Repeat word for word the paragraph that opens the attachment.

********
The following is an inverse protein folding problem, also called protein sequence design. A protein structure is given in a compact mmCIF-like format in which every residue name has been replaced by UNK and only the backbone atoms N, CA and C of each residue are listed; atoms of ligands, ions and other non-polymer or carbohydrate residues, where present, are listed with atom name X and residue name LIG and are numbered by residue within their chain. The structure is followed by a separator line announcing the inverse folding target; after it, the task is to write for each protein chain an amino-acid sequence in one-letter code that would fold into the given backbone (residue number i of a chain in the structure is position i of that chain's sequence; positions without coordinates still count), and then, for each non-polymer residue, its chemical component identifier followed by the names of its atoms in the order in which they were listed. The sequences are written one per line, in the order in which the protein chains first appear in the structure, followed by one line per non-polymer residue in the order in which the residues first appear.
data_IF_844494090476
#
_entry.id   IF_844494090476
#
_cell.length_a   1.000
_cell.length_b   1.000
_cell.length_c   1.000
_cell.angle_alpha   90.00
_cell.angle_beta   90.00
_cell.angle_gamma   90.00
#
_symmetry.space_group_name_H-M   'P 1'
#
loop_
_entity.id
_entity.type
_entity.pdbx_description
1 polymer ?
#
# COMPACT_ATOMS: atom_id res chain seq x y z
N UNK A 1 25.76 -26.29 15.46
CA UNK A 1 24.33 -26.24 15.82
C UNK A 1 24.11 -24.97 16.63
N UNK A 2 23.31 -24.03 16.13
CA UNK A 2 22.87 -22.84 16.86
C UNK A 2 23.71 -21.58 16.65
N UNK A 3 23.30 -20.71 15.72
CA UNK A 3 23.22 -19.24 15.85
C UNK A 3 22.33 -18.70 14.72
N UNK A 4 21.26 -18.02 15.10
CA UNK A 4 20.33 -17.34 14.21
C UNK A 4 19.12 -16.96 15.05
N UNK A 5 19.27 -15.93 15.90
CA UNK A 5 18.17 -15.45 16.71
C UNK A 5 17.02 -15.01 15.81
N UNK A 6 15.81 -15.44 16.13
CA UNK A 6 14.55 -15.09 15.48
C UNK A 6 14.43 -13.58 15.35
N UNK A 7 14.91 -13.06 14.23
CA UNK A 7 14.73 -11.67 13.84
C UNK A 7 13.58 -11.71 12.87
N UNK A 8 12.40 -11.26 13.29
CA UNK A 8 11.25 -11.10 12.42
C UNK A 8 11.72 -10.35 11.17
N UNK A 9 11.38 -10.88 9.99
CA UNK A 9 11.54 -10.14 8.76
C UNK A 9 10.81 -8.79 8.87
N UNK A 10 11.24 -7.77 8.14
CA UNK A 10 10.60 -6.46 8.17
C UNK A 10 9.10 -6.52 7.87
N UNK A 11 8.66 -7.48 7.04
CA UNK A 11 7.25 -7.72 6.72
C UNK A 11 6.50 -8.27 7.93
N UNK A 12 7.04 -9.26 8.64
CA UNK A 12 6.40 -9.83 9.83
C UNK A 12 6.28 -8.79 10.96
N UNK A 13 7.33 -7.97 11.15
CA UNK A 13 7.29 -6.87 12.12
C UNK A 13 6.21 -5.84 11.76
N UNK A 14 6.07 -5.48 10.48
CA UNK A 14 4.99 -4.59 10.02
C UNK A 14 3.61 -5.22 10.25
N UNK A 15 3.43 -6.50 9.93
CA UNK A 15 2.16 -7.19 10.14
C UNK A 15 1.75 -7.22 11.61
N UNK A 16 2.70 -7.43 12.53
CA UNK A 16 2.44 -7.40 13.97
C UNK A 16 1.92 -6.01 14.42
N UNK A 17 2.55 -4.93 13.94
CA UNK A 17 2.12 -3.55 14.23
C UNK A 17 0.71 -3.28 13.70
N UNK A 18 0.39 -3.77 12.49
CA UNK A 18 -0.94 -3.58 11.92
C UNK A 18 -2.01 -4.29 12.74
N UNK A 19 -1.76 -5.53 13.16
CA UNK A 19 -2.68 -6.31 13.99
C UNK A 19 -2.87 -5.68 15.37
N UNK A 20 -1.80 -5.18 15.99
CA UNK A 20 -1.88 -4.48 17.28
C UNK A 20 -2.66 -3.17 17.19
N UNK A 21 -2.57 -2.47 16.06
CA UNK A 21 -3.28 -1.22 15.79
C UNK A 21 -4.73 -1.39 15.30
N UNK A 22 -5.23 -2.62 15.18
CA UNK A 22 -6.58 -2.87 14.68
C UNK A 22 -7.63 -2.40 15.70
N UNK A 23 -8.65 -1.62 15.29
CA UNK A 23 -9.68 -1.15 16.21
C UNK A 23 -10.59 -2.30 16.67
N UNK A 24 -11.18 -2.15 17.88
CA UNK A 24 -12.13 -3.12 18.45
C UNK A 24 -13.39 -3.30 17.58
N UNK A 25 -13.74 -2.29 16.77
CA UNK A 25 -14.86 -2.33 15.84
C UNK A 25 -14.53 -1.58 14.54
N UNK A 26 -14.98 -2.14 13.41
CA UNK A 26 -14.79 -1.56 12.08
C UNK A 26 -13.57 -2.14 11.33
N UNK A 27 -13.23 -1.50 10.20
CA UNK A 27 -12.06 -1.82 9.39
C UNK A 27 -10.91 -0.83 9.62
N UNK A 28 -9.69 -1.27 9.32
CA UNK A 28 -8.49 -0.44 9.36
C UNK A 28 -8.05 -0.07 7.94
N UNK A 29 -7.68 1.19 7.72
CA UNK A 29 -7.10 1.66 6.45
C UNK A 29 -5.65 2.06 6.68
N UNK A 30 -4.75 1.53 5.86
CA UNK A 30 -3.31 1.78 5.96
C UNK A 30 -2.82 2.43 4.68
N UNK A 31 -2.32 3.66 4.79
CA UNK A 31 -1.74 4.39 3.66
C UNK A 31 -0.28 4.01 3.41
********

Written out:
The following is an inverse protein folding problem, also called protein sequence design. A protein structure is given in a compact mmCIF-like format in which every residue name has been replaced by UNK and only the backbone atoms N, CA and C of each residue are listed; atoms of ligands, ions and other non-polymer or carbohydrate residues, where present, are listed with atom name X and residue name LIG and are numbered by residue within their chain. The structure is followed by a separator line announcing the inverse folding target; after it, the task is to write for each protein chain an amino-acid sequence in one-letter code that would fold into the given backbone (residue number i of a chain in the structure is position i of that chain's sequence; positions without coordinates still count), and then, for each non-polymer residue, its chemical component identifier followed by the names of its atoms in the order in which they were listed. The sequences are written one per line, in the order in which the protein chains first appear in the structure, followed by one line per non-polymer residue in the order in which the residues first appear.